In New York City a Running Toilet Can Cost a Homeowner up to $50 per day

The New York City Department of Environmental Protection (DEP) is hosting a series of public outreach events at select Home Depot hardware stores around the city to educate New Yorkers about the high cost of residential water leaks and simple steps homeowners can take to detect leaks and repair them. The outreach events are being held in recognition of the U.S. Environmental Protection Agency’s Fix a Leak Week which is celebrated each March to remind Americans to check their household fixtures and irrigation systems for leaks. At DEP’s outreach events, staff will distribute literature along with leak detector dye tablets designed to quickly identify leaky toilets. In addition, DEP has created a brief public service announcement about detecting leaky toilets that can be viewed on YouTube.

Nationwide, household leaks can waste more than 1 trillion gallons of water annually, equal to the annual water use of more than 11 million homes. Leaks are not only wasteful they can also be very expensive for homeowners. In New York City, a running toilet can waste between 30 and 4,000 gallons of water each day and cost homeowners up to $50 per day. Common types of leaks found in the home include worn toilet flappers, dripping faucets, and other leaking valves. All are easily correctable and making simple repairs can save homeowners on their water bills. For more tips on detecting leaks and making repairs click here.

DEP’s Fix a Leak Week event will be held at Home Depot’s at the below time and location on Staten Island:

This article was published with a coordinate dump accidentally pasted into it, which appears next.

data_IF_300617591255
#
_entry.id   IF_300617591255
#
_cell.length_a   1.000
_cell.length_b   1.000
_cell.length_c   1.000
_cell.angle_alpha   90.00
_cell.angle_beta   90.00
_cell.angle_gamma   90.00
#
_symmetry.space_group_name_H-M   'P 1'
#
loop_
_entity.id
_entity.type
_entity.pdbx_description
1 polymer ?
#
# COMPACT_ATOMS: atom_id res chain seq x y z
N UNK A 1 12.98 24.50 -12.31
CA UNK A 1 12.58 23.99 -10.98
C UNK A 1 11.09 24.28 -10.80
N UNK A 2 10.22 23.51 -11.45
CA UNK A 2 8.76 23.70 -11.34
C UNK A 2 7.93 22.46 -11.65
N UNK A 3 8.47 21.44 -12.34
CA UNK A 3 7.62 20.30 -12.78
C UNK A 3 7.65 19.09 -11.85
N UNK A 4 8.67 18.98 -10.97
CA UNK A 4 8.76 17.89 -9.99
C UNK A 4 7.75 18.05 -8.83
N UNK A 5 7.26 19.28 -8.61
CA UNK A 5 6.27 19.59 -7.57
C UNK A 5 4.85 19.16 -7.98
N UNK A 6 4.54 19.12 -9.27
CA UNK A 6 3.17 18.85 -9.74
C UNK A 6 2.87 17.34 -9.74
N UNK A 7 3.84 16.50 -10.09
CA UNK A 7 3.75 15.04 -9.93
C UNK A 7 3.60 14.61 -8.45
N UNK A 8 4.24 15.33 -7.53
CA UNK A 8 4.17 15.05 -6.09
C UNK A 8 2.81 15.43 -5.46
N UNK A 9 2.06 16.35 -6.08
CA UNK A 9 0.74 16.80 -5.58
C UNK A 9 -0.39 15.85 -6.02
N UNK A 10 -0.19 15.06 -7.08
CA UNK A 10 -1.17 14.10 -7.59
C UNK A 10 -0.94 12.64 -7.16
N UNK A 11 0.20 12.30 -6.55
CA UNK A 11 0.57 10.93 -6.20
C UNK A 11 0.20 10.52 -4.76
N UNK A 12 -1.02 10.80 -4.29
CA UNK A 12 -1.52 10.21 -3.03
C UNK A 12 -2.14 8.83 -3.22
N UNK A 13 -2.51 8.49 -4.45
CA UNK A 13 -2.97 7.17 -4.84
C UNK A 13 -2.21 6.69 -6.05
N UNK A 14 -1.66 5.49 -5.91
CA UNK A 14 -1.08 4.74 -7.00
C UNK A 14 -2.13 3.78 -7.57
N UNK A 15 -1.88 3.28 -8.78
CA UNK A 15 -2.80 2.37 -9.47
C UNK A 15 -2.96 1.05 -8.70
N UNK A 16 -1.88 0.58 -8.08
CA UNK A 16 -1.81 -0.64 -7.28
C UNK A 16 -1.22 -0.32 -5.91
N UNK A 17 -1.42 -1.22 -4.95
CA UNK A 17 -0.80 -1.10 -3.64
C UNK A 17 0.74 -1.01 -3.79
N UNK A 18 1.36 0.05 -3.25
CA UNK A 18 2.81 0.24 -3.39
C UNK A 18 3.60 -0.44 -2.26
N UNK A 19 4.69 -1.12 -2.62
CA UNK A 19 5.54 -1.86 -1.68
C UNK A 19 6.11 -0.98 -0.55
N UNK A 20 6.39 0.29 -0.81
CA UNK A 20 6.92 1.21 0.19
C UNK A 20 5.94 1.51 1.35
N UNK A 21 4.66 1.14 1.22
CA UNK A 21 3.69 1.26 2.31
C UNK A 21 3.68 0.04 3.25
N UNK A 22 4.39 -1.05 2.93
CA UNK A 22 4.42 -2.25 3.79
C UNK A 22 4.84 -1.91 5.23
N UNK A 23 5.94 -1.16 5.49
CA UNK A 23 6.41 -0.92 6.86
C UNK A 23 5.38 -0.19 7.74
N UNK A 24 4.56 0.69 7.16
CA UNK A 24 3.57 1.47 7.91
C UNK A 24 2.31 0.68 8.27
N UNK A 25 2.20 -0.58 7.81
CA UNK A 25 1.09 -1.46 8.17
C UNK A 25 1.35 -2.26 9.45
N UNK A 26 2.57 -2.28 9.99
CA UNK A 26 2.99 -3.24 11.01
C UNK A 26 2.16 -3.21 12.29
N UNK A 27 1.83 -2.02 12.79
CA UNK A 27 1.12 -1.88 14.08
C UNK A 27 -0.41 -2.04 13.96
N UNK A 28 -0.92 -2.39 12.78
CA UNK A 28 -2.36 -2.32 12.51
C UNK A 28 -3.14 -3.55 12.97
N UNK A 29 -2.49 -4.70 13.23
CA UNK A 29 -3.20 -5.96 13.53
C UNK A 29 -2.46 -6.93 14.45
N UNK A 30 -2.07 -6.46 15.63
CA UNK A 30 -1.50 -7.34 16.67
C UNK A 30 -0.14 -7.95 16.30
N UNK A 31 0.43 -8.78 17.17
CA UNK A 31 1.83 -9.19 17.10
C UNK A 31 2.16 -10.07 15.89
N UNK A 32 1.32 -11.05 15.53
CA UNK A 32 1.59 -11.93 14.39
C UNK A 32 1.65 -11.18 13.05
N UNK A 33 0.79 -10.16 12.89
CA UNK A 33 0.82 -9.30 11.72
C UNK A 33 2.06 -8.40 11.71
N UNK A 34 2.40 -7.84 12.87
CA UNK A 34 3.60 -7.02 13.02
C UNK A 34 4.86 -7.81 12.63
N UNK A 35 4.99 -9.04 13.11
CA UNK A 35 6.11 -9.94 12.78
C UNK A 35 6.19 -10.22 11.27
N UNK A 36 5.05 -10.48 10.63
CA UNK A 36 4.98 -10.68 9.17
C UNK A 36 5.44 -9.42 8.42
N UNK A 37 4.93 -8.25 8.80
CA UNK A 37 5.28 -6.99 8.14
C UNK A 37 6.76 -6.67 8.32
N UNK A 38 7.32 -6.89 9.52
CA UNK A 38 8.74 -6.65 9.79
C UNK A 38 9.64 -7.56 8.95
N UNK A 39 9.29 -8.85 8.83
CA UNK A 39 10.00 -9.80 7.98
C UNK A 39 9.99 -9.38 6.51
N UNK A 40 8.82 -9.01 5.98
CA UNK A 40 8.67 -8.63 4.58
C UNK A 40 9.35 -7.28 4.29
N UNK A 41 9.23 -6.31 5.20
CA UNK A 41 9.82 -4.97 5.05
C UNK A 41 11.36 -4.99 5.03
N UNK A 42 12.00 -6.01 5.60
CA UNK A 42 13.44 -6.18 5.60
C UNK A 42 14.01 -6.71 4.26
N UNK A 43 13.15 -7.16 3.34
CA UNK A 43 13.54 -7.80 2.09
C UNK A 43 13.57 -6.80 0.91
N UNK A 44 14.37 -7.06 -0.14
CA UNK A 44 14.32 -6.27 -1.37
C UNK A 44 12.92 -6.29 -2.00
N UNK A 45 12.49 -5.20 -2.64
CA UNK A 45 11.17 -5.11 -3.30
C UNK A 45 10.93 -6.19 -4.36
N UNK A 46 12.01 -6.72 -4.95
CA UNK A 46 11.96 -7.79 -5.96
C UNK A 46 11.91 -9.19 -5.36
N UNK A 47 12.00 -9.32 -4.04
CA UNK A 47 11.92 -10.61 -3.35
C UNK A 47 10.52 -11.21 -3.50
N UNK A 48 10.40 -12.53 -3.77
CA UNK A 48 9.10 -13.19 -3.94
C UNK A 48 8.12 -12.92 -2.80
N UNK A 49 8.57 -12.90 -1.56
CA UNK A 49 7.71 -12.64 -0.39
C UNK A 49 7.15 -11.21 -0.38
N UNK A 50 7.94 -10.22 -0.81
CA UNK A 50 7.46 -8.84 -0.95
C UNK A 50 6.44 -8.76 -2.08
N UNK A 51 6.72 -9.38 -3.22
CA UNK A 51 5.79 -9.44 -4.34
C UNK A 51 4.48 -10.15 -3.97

·         Saturday March 22       10am-2pm      2750 Veterans Road, Staten Island, NY

DEP manages New York City’s water supply, providing more than one billion gallons of water each day to more than nine million residents, including eight million in New York City. The water is delivered from a watershed that extends more than 125 miles from the city, comprising 19 reservoirs and three controlled lakes. Approximately 7,000 miles of water mains, tunnels and aqueducts bring water to homes and businesses throughout the five boroughs, and 7,500 miles of sewer lines and 96 pump stations take wastewater to 14 in-city treatment plants. DEP has nearly 6,000 employees, including almost 1,000 in the upstate watershed.  In addition, DEP has a robust capital program, with a planned $14 billion in investments over the next 10 years that will create up to 3,000 construction-related jobs per year.  This capital program is responsible for critical projects like City Water Tunnel No. 3; the Staten Island Bluebelt program, an ecologically sound and cost-effective stormwater management system; the city’s Watershed Protection Program, which protects sensitive lands upstate near the city’s reservoirs in order to maintain their high water quality; and the installation of more than 820,000 Automated Meter Reading devices, which will allow customers to track their daily water use, more easily manage their accounts and be alerted to potential leaks on their properties. For more information, visit, like us on Facebook at, or follow us on Twitter at




How a Bill Becomes Law

Learn More